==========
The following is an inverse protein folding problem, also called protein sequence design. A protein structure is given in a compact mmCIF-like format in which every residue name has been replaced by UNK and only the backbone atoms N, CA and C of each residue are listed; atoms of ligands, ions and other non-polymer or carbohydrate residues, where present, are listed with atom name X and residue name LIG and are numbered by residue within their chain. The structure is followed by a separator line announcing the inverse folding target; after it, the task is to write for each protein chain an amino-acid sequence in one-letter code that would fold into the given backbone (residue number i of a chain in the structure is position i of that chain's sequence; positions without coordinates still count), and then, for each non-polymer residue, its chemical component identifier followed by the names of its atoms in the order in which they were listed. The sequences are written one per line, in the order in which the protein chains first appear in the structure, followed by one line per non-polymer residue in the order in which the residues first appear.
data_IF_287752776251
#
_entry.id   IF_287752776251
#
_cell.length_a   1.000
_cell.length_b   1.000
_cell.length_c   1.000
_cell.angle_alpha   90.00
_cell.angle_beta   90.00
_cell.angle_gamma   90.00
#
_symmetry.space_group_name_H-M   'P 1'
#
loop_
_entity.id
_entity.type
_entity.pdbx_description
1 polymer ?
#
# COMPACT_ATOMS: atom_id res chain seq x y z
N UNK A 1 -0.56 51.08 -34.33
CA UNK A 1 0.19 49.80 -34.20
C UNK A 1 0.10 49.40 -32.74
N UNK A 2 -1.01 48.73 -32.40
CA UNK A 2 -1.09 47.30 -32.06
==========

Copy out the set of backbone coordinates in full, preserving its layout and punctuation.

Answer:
The following is an inverse protein folding problem, also called protein sequence design. A protein structure is given in a compact mmCIF-like format in which every residue name has been replaced by UNK and only the backbone atoms N, CA and C of each residue are listed; atoms of ligands, ions and other non-polymer or carbohydrate residues, where present, are listed with atom name X and residue name LIG and are numbered by residue within their chain. The structure is followed by a separator line announcing the inverse folding target; after it, the task is to write for each protein chain an amino-acid sequence in one-letter code that would fold into the given backbone (residue number i of a chain in the structure is position i of that chain's sequence; positions without coordinates still count), and then, for each non-polymer residue, its chemical component identifier followed by the names of its atoms in the order in which they were listed. The sequences are written one per line, in the order in which the protein chains first appear in the structure, followed by one line per non-polymer residue in the order in which the residues first appear.
data_IF_287752776251
#
_entry.id   IF_287752776251
#
_cell.length_a   1.000
_cell.length_b   1.000
_cell.length_c   1.000
_cell.angle_alpha   90.00
_cell.angle_beta   90.00
_cell.angle_gamma   90.00
#
_symmetry.space_group_name_H-M   'P 1'
#
loop_
_entity.id
_entity.type
_entity.pdbx_description
1 polymer ?
#
# COMPACT_ATOMS: atom_id res chain seq x y z
N UNK A 1 -0.56 51.08 -34.33
CA UNK A 1 0.19 49.80 -34.20
C UNK A 1 0.10 49.40 -32.74
N UNK A 2 -1.01 48.73 -32.40
CA UNK A 2 -1.09 47.30 -32.06